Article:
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In common law civil procedure, a demurrer is a pleading by the defendant that contests the legal sufficiency of the complaint without admitting or denying the allegations therein. Demurrers are usually filed at the beginning of a case. It is filed before the answer and can be characterized as the defendant’s way of saying “so what?” after reading a plaintiff's complaint.
The complaint implicitly or explicitly asserts or presumes the court has jurisdiction to decide the issue and grant the relief sought. The demurrer challenges the prosecution to prove that jurisdiction, putting the burden of proof on him. Historically, demurrer was considered a common law due process right, to be heard and decided before the defendant was required to plead "not guilty", or make any other pleading in response, without having to admit or deny any of the facts alleged.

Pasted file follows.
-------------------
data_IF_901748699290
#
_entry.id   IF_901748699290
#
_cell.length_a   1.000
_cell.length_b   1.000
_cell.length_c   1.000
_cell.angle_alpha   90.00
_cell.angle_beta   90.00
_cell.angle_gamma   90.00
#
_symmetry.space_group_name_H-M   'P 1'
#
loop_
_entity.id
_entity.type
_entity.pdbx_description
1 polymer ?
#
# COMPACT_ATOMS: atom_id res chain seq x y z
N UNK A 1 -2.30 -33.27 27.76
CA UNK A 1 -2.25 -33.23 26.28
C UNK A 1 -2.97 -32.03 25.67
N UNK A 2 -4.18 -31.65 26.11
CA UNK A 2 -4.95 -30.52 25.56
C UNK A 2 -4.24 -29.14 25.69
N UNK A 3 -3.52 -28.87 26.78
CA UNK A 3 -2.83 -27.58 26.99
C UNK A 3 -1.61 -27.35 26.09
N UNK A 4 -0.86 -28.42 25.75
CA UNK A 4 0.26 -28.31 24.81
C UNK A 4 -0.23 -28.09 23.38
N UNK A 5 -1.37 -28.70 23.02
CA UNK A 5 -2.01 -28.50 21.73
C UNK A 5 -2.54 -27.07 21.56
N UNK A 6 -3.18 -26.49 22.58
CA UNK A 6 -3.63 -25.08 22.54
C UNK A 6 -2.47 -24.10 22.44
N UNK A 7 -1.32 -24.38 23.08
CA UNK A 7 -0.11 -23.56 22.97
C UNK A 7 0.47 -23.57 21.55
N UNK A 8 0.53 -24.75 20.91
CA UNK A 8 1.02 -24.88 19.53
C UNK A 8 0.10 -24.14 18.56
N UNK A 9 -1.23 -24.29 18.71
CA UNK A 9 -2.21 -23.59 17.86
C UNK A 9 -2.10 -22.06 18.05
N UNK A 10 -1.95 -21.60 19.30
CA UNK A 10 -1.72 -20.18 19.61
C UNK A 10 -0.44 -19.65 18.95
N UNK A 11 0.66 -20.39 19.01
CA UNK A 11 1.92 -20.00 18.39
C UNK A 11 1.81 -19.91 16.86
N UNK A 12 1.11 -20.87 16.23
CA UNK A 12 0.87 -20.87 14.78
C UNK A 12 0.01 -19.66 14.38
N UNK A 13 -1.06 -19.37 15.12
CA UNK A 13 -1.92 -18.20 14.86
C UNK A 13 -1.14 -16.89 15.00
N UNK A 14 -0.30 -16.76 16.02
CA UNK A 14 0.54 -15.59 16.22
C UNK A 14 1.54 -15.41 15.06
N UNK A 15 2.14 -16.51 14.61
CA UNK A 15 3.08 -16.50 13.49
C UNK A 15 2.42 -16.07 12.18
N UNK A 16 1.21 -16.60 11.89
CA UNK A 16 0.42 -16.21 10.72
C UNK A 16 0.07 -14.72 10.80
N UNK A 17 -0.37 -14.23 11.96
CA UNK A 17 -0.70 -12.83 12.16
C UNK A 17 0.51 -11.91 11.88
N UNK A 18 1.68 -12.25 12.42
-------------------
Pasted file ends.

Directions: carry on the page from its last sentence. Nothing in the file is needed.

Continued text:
A demurrer existed in criminal law procedure, but today is largely obsolete or abolished.
A demurrer is not a challenge to the ultimate merits of a case or claim. When ruling on a demurrer a judge is required by law to assume as true facts alleged in the complaint. Subject to very few exceptions, the Judge cannot rule on a demurrer based on the Judge's perception of a plaintiff's credibility.